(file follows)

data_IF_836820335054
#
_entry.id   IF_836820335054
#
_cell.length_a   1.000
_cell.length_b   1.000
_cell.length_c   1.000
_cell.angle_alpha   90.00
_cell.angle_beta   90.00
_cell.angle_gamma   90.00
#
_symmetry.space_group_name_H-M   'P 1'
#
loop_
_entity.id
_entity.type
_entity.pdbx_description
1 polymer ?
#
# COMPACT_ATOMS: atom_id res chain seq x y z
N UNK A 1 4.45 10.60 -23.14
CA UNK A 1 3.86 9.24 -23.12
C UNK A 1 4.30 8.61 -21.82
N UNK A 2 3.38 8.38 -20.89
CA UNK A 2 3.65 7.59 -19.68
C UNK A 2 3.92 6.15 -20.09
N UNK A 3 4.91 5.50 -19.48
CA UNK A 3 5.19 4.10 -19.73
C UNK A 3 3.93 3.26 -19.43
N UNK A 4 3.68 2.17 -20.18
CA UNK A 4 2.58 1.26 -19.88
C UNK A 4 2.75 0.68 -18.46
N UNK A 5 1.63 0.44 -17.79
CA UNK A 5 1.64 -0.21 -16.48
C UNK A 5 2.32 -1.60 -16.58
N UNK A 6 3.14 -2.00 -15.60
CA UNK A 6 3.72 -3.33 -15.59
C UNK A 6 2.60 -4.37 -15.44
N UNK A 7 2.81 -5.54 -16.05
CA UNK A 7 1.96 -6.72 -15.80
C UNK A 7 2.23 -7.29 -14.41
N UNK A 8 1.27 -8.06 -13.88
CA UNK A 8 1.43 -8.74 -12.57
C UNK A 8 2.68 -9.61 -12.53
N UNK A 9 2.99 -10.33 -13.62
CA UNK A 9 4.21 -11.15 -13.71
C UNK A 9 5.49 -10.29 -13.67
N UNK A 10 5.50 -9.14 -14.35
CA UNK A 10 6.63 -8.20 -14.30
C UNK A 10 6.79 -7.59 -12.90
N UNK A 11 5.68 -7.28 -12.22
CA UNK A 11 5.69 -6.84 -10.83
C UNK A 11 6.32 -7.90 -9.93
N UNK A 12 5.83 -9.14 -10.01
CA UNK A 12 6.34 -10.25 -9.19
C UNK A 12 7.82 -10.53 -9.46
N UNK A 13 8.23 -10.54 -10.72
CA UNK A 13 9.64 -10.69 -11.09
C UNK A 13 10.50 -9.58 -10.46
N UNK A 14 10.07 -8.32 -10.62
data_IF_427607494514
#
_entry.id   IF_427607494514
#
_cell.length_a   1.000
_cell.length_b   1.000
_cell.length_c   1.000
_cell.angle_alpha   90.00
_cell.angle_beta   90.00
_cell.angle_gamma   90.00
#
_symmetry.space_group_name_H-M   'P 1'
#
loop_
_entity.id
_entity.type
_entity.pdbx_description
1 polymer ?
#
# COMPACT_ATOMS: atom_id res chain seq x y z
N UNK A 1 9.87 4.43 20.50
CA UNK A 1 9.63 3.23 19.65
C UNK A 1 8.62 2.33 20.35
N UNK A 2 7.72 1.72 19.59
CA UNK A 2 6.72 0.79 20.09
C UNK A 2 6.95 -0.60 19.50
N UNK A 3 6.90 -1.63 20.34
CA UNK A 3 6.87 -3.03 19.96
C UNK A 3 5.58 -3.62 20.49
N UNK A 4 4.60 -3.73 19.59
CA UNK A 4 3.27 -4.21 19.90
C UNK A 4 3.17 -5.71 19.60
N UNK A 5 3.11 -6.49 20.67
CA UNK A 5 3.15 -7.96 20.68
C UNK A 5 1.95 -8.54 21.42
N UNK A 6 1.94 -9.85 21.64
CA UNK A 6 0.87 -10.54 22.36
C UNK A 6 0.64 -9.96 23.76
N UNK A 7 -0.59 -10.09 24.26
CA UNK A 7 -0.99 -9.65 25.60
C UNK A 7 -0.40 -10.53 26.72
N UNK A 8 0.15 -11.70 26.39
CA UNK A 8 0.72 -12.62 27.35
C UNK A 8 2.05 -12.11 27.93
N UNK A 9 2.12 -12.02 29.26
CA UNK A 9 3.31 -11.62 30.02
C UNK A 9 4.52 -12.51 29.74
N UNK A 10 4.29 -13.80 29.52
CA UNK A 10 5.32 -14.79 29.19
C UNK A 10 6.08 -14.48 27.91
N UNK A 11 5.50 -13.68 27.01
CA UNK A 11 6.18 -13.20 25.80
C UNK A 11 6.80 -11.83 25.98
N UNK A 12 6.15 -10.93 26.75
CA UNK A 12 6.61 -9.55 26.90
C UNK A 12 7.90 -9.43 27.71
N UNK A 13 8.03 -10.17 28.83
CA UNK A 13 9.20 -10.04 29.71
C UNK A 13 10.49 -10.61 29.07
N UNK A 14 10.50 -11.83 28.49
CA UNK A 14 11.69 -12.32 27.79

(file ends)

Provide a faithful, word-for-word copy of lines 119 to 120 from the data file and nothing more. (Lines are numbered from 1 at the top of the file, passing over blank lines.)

C UNK A 13 10.49 -10.61 29.07
N UNK A 14 10.50 -11.83 28.49